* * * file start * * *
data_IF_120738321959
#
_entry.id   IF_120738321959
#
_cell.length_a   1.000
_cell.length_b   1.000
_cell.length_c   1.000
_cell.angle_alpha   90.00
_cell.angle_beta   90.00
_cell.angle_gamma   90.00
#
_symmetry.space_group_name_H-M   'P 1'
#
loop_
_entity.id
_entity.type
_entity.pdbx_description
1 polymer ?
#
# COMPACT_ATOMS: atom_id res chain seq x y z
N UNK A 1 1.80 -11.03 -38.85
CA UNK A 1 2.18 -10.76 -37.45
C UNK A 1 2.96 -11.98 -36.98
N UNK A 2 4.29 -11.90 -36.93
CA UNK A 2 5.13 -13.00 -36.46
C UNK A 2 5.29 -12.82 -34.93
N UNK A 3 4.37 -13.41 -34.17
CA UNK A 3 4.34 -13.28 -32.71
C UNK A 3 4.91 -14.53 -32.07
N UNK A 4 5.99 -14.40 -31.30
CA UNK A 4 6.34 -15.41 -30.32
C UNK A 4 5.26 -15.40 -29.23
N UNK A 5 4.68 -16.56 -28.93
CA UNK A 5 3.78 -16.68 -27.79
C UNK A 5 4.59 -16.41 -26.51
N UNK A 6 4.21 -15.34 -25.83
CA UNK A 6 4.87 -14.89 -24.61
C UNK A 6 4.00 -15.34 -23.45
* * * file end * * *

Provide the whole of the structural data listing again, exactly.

data_IF_120738321959
#
_entry.id   IF_120738321959
#
_cell.length_a   1.000
_cell.length_b   1.000
_cell.length_c   1.000
_cell.angle_alpha   90.00
_cell.angle_beta   90.00
_cell.angle_gamma   90.00
#
_symmetry.space_group_name_H-M   'P 1'
#
loop_
_entity.id
_entity.type
_entity.pdbx_description
1 polymer ?
#
# COMPACT_ATOMS: atom_id res chain seq x y z
N UNK A 1 1.80 -11.03 -38.85
CA UNK A 1 2.18 -10.76 -37.45
C UNK A 1 2.96 -11.98 -36.98
N UNK A 2 4.29 -11.90 -36.93
CA UNK A 2 5.13 -13.00 -36.46
C UNK A 2 5.29 -12.82 -34.93
N UNK A 3 4.37 -13.41 -34.17
CA UNK A 3 4.34 -13.28 -32.71
C UNK A 3 4.91 -14.53 -32.07
N UNK A 4 5.99 -14.40 -31.30
CA UNK A 4 6.34 -15.41 -30.32
C UNK A 4 5.26 -15.40 -29.23
N UNK A 5 4.68 -16.56 -28.93
CA UNK A 5 3.78 -16.68 -27.79
C UNK A 5 4.59 -16.41 -26.51
N UNK A 6 4.21 -15.34 -25.83
CA UNK A 6 4.87 -14.89 -24.61
C UNK A 6 4.00 -15.34 -23.45